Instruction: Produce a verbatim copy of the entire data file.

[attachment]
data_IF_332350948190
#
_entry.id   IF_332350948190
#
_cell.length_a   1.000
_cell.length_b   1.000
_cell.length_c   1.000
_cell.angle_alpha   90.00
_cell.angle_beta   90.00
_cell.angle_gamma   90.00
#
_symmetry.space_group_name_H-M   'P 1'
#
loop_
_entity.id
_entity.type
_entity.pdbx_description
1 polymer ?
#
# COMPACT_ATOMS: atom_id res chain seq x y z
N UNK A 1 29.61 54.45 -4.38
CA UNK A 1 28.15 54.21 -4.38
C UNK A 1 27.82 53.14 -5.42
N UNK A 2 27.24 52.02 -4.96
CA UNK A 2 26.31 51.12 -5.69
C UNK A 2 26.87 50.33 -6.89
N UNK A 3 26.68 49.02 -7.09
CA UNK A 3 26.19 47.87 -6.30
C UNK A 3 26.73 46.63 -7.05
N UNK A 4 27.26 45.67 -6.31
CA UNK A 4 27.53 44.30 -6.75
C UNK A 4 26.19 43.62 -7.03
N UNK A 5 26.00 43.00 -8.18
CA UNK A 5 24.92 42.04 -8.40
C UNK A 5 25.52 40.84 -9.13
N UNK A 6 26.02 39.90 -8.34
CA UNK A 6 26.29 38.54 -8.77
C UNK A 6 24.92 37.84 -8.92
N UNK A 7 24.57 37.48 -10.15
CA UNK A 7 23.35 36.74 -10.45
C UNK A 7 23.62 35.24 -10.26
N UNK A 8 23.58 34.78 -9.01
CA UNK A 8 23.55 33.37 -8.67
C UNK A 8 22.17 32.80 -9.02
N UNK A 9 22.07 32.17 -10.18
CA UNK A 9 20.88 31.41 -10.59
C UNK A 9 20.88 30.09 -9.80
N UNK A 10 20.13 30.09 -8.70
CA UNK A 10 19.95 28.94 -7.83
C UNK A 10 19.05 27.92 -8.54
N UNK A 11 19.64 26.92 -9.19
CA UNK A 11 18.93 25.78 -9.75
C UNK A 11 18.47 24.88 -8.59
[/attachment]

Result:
data_IF_332350948190
#
_entry.id   IF_332350948190
#
_cell.length_a   1.000
_cell.length_b   1.000
_cell.length_c   1.000
_cell.angle_alpha   90.00
_cell.angle_beta   90.00
_cell.angle_gamma   90.00
#
_symmetry.space_group_name_H-M   'P 1'
#
loop_
_entity.id
_entity.type
_entity.pdbx_description
1 polymer ?
#
# COMPACT_ATOMS: atom_id res chain seq x y z
N UNK A 1 29.61 54.45 -4.38
CA UNK A 1 28.15 54.21 -4.38
C UNK A 1 27.82 53.14 -5.42
N UNK A 2 27.24 52.02 -4.96
CA UNK A 2 26.31 51.12 -5.69
C UNK A 2 26.87 50.33 -6.89
N UNK A 3 26.68 49.02 -7.09
CA UNK A 3 26.19 47.87 -6.30
C UNK A 3 26.73 46.63 -7.05
N UNK A 4 27.26 45.67 -6.31
CA UNK A 4 27.53 44.30 -6.75
C UNK A 4 26.19 43.62 -7.03
N UNK A 5 26.00 43.00 -8.18
CA UNK A 5 24.92 42.04 -8.40
C UNK A 5 25.52 40.84 -9.13
N UNK A 6 26.02 39.90 -8.34
CA UNK A 6 26.29 38.54 -8.77
C UNK A 6 24.92 37.84 -8.92
N UNK A 7 24.57 37.48 -10.15
CA UNK A 7 23.35 36.74 -10.45
C UNK A 7 23.62 35.24 -10.26
N UNK A 8 23.58 34.78 -9.01
CA UNK A 8 23.55 33.37 -8.67
C UNK A 8 22.17 32.80 -9.02
N UNK A 9 22.07 32.17 -10.18
CA UNK A 9 20.88 31.41 -10.59
C UNK A 9 20.88 30.09 -9.80
N UNK A 10 20.13 30.09 -8.70
CA UNK A 10 19.95 28.94 -7.83
C UNK A 10 19.05 27.92 -8.54
N UNK A 11 19.64 26.92 -9.19
CA UNK A 11 18.93 25.78 -9.75
C UNK A 11 18.47 24.88 -8.59